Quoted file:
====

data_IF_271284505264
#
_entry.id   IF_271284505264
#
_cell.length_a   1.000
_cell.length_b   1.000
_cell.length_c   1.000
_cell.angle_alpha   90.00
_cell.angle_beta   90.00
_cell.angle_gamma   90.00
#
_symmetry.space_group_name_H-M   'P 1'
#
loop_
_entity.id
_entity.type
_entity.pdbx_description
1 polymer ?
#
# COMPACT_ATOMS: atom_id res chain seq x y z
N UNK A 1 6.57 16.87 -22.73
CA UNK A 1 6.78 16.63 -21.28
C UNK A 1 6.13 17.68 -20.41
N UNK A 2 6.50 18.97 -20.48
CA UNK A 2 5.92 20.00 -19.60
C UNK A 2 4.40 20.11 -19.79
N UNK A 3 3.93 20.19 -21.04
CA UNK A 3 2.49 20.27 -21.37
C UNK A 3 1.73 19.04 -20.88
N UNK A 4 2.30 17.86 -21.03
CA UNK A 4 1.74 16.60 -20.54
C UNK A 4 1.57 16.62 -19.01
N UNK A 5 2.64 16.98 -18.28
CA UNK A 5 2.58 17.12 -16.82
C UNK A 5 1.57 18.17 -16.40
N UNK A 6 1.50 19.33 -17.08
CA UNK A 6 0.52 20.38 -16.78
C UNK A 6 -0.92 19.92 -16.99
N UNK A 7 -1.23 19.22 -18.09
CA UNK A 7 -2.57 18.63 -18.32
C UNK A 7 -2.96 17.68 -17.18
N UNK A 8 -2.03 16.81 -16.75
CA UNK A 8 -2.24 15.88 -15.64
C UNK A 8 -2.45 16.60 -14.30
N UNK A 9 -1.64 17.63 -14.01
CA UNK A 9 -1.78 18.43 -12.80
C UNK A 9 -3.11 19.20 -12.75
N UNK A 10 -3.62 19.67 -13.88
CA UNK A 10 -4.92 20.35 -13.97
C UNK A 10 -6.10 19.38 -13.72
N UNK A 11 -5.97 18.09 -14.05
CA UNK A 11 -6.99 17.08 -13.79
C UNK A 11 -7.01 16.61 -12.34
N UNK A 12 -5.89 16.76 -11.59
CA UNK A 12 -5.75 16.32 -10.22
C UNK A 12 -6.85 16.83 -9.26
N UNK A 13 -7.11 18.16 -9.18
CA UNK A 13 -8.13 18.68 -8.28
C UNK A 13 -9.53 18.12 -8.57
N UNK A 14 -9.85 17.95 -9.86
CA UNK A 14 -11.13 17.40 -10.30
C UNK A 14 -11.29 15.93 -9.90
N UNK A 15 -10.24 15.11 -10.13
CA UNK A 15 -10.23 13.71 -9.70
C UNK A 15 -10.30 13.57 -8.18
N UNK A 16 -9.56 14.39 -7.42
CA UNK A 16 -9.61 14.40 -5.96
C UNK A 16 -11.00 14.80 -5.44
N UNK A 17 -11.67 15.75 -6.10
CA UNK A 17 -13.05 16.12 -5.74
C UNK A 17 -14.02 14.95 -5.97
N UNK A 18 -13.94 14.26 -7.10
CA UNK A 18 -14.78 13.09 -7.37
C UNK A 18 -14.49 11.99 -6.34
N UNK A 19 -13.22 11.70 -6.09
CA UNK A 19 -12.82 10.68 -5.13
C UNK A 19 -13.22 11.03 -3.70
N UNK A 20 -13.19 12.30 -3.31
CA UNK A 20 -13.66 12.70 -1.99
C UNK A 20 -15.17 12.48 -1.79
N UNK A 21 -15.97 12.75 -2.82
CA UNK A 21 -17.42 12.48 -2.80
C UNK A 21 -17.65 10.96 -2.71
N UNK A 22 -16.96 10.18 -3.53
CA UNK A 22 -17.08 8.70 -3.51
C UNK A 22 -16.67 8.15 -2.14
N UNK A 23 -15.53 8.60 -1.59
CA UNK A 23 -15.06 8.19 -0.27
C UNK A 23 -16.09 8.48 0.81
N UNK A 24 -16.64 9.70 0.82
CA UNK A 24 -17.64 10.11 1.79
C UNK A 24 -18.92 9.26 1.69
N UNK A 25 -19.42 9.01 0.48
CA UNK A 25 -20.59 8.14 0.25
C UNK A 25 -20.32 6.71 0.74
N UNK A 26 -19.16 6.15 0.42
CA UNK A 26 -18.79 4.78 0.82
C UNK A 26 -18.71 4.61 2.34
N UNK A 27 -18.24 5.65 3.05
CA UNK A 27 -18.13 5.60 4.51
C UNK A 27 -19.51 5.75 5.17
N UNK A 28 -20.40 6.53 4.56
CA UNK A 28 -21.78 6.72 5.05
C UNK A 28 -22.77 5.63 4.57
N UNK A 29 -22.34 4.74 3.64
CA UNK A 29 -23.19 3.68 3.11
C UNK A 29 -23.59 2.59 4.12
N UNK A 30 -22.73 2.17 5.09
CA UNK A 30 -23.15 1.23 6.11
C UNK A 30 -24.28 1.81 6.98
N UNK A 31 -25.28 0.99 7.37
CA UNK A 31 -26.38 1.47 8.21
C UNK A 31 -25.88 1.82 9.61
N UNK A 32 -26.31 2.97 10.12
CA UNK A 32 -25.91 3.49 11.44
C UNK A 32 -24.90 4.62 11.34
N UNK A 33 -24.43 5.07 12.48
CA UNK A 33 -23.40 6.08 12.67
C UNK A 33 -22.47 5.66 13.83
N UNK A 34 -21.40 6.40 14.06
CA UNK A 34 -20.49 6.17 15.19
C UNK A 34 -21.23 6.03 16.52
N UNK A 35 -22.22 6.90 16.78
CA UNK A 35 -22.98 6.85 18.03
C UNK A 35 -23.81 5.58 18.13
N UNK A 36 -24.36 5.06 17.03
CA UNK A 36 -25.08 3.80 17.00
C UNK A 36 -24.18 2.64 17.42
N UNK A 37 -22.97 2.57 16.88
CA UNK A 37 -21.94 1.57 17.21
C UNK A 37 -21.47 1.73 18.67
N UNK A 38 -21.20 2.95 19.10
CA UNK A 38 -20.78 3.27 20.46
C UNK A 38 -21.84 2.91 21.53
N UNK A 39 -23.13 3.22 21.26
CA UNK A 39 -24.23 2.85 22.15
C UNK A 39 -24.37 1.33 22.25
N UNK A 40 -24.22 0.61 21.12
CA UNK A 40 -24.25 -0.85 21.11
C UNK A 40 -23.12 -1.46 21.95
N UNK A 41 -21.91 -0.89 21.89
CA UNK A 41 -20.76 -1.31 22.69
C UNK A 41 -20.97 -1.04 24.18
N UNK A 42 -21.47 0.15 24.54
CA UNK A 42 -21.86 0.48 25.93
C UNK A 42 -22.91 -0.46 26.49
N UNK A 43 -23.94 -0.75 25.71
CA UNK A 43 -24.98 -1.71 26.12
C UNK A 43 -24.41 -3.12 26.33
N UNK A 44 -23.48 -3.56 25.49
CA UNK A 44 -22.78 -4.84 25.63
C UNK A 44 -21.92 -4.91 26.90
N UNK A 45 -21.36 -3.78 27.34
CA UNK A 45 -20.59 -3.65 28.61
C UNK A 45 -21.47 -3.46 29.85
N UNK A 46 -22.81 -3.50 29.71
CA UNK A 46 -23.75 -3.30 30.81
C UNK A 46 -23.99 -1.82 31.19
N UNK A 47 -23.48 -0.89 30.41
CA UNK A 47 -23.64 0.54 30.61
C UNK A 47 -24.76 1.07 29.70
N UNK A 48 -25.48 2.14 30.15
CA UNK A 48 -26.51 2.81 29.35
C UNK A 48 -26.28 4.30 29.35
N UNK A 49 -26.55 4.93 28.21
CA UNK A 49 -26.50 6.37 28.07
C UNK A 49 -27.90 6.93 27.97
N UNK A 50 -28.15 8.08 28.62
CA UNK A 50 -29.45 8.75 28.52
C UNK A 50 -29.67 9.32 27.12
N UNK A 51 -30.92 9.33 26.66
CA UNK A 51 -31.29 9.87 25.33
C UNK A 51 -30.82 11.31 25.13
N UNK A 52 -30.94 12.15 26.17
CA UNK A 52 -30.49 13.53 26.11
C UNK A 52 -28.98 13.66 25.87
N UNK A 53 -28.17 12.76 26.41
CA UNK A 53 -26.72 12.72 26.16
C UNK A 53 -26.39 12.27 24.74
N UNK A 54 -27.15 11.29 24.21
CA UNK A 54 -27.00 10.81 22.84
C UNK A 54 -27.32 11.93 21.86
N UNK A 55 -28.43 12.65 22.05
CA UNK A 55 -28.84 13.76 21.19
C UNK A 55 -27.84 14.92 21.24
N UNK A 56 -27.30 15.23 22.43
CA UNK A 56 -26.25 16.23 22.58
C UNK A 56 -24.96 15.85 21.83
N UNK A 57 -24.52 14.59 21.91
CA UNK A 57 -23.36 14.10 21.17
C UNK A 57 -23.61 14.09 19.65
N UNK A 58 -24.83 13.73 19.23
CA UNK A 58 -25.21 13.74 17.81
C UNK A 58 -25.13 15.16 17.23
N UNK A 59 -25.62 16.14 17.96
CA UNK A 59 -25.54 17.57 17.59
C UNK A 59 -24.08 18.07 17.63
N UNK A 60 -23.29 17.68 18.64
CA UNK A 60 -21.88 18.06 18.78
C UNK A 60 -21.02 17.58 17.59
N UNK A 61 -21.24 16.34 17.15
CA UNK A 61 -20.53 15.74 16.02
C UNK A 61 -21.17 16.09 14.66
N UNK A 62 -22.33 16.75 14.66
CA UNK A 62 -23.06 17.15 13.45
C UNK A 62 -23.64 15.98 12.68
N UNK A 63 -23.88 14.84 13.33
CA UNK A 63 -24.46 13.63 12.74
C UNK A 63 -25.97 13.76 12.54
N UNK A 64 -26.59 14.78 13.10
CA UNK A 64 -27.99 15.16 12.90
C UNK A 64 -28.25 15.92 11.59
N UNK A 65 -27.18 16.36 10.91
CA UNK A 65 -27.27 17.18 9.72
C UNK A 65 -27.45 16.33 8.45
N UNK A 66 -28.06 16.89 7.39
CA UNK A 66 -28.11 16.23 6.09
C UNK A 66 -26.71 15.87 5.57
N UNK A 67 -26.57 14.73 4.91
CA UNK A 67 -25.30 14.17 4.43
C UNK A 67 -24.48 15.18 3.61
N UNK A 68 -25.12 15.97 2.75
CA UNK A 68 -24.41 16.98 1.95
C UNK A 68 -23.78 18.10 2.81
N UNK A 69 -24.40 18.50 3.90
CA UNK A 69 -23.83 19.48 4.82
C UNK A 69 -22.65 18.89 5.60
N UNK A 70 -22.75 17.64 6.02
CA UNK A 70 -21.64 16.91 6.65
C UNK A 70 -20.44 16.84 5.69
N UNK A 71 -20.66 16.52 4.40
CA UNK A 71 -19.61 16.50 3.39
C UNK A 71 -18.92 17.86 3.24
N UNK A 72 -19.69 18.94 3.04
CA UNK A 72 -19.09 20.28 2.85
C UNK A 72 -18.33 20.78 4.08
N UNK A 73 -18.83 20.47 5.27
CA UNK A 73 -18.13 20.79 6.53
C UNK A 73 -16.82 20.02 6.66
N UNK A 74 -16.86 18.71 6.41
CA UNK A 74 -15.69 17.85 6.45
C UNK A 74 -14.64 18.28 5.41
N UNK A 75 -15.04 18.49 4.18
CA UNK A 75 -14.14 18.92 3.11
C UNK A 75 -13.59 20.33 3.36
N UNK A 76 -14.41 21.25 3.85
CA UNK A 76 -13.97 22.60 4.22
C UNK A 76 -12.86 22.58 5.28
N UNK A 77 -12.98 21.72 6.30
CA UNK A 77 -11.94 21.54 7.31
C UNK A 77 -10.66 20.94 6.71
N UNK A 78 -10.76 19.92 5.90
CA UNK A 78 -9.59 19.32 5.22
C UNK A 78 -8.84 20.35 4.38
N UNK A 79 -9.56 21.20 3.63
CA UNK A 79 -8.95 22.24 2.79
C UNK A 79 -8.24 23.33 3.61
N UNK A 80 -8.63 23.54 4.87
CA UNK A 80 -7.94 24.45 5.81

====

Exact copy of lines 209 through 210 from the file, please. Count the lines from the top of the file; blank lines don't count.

C UNK A 63 -25.97 13.76 12.54
N UNK A 64 -26.59 14.78 13.10